Students will perform on-site legal work as externs under the supervision of field placement supervisors in government agencies or non-profit entities which specialize in criminal law, including the United States Attorney, the California Attorney General’s office, and county District Attorneys or Public Defenders. Placement site and practice descriptions are set forth in the Directory of Field Placements, which is available on the internet at the Pacific McGeorge website or in the Field Placement Program office. The Field Placement Director will help students find an appropriate placement, and must approve each student’s registration. (P/F).

LAW 953. Field Placement - Environmental Law. 1-14 Units.

Students will perform on-site legal work as externs under the supervision of field placement supervisors in government agencies or non-profit entities which specialize in environmental law. Placement site and practice descriptions are set forth in the Directory of Field Placements, which is available on the internet at the Pacific McGeorge website or in the Field Placement Program office. Current placement sites include various sections of the California Attorney General’s Office, the California Environmental Protection Agency, California Department of Water Resources and Department of Fish and Game, and the U.S. Department of Interior and Department of Justice. The Field Placement Director will help students find an appropriate placement, and must approve each student’s registration. (P/F).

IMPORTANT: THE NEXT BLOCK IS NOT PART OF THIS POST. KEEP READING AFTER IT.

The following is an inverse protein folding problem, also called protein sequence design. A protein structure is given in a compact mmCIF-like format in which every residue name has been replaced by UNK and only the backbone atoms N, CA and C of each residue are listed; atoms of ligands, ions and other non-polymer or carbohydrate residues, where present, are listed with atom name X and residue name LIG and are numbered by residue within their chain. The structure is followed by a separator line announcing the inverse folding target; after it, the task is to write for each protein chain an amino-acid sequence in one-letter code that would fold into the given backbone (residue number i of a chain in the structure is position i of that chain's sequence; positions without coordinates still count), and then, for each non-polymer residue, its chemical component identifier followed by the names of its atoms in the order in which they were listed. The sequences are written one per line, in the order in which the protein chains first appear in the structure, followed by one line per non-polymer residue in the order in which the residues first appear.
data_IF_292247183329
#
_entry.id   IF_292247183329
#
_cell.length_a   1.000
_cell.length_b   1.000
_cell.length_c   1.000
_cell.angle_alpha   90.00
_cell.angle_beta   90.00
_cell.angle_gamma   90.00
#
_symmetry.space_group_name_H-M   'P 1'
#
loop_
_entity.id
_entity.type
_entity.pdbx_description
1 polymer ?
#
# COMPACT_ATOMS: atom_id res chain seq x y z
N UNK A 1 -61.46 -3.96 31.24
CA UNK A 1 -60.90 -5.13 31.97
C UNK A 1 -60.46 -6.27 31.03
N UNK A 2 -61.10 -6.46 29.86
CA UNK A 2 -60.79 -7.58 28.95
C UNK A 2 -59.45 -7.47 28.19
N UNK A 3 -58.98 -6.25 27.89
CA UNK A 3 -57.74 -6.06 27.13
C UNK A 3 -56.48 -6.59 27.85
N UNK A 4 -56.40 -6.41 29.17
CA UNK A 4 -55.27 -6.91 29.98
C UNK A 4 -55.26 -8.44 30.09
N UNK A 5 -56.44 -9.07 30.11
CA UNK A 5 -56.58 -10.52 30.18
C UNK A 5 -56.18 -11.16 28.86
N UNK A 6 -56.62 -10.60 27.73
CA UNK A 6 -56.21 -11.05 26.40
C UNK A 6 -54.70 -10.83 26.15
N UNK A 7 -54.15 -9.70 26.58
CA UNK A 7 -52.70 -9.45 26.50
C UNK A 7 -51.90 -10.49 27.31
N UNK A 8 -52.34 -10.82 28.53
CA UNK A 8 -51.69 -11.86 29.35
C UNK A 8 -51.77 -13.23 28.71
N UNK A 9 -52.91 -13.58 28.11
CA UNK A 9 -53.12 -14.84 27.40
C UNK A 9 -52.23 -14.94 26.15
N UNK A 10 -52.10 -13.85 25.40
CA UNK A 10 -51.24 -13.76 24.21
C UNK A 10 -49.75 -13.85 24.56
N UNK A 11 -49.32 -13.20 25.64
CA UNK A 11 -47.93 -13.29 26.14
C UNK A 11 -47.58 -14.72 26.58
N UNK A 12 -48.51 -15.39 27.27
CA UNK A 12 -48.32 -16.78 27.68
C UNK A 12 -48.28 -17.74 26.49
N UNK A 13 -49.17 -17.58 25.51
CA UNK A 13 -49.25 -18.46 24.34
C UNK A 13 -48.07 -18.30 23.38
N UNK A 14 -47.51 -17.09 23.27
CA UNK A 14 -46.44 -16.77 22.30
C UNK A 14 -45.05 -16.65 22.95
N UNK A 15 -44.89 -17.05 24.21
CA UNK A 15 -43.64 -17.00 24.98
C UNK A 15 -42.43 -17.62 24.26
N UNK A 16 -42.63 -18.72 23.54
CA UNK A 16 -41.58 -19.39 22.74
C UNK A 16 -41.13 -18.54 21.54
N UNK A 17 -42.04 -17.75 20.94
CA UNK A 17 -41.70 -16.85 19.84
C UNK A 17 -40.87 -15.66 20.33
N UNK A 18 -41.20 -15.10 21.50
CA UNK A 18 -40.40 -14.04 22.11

LAW 954. Externship. 3-4 Units.

Students will perform on-site legal work as externs under the supervision of field placement supervisors in government agencies or non-profit entities which specialize in the practice of civil law. This is an umbrella course which includes placement sites that do not easily fit into the other externship categories. Placement site and practice descriptions are set forth in the Directory of Field Placements, which is available on the internet at the Pacific McGeorge website or in the Field Placement Program office. Current placement sites include the Yolo and San Joaquin County Counsel’s Offices, the Sacramento, Roseville and Stockton City Attorney’s Offices, California Office of Homeland Security, California Department of Education, the Pacific Justice Institute and the Pacific Legal Foundation. The Field Placement Director will help students find an appropriate placement, and must approve each student’s registration. (P/F).